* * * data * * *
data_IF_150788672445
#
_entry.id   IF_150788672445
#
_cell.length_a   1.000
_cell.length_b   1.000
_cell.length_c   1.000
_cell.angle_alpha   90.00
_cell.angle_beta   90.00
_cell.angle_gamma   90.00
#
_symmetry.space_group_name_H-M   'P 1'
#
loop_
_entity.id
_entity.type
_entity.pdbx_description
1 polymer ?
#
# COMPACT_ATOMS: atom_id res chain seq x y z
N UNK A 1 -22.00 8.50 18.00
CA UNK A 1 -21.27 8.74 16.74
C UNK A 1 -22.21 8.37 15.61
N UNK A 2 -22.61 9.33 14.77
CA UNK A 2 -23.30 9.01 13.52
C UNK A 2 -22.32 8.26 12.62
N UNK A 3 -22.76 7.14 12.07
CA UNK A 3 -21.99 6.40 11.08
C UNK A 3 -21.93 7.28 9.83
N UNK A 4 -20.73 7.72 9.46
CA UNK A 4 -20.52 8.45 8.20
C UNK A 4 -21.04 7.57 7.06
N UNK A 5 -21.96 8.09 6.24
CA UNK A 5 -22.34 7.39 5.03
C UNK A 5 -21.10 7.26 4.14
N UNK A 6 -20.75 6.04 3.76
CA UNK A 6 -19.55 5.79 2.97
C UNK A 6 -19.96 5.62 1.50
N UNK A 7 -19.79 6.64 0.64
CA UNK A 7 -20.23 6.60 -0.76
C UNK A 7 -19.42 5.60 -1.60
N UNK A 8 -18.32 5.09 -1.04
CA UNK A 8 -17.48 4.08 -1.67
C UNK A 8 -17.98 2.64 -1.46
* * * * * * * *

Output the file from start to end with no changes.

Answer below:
data_IF_150788672445
#
_entry.id   IF_150788672445
#
_cell.length_a   1.000
_cell.length_b   1.000
_cell.length_c   1.000
_cell.angle_alpha   90.00
_cell.angle_beta   90.00
_cell.angle_gamma   90.00
#
_symmetry.space_group_name_H-M   'P 1'
#
loop_
_entity.id
_entity.type
_entity.pdbx_description
1 polymer ?
#
# COMPACT_ATOMS: atom_id res chain seq x y z
N UNK A 1 -22.00 8.50 18.00
CA UNK A 1 -21.27 8.74 16.74
C UNK A 1 -22.21 8.37 15.61
N UNK A 2 -22.61 9.33 14.77
CA UNK A 2 -23.30 9.01 13.52
C UNK A 2 -22.32 8.26 12.62
N UNK A 3 -22.76 7.14 12.07
CA UNK A 3 -21.99 6.40 11.08
C UNK A 3 -21.93 7.28 9.83
N UNK A 4 -20.73 7.72 9.46
CA UNK A 4 -20.52 8.45 8.20
C UNK A 4 -21.04 7.57 7.06
N UNK A 5 -21.96 8.09 6.24
CA UNK A 5 -22.34 7.39 5.03
C UNK A 5 -21.10 7.26 4.14
N UNK A 6 -20.75 6.04 3.76
CA UNK A 6 -19.55 5.79 2.97
C UNK A 6 -19.96 5.62 1.50
N UNK A 7 -19.79 6.64 0.64
CA UNK A 7 -20.23 6.60 -0.76
C UNK A 7 -19.42 5.60 -1.60
N UNK A 8 -18.32 5.09 -1.04
CA UNK A 8 -17.48 4.08 -1.67
C UNK A 8 -17.98 2.64 -1.46